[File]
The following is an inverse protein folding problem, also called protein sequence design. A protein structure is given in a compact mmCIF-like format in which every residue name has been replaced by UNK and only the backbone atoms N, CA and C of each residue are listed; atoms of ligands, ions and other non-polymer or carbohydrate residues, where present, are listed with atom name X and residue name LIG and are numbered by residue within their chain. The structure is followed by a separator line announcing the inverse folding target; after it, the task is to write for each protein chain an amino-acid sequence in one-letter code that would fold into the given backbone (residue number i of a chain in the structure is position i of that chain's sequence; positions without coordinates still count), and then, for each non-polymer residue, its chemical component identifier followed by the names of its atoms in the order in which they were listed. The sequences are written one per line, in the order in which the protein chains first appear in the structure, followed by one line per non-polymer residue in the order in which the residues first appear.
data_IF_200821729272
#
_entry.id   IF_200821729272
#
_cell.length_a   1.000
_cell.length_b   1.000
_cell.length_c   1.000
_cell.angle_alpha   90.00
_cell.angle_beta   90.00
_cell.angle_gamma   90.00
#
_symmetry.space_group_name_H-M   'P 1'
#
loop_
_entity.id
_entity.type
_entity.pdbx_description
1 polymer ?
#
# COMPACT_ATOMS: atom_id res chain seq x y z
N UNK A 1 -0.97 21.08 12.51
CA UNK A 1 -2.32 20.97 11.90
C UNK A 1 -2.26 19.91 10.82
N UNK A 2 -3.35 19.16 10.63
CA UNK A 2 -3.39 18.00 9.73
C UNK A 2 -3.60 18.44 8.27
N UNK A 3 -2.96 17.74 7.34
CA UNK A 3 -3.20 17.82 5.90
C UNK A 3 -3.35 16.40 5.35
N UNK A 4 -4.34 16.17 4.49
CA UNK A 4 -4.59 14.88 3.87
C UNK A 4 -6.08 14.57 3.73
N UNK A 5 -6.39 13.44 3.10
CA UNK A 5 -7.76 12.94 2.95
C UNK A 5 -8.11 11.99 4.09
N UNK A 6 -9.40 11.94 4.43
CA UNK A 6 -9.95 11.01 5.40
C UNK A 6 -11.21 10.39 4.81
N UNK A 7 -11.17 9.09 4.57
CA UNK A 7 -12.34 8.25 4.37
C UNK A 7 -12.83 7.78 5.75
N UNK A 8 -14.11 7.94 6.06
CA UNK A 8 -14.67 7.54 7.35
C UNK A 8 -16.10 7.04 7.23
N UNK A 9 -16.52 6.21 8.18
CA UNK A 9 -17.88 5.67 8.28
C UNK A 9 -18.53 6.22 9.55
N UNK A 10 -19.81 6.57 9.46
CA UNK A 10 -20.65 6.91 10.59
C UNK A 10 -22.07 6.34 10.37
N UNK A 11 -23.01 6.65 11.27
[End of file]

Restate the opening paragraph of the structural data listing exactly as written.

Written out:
The following is an inverse protein folding problem, also called protein sequence design. A protein structure is given in a compact mmCIF-like format in which every residue name has been replaced by UNK and only the backbone atoms N, CA and C of each residue are listed; atoms of ligands, ions and other non-polymer or carbohydrate residues, where present, are listed with atom name X and residue name LIG and are numbered by residue within their chain. The structure is followed by a separator line announcing the inverse folding target; after it, the task is to write for each protein chain an amino-acid sequence in one-letter code that would fold into the given backbone (residue number i of a chain in the structure is position i of that chain's sequence; positions without coordinates still count), and then, for each non-polymer residue, its chemical component identifier followed by the names of its atoms in the order in which they were listed. The sequences are written one per line, in the order in which the protein chains first appear in the structure, followed by one line per non-polymer residue in the order in which the residues first appear.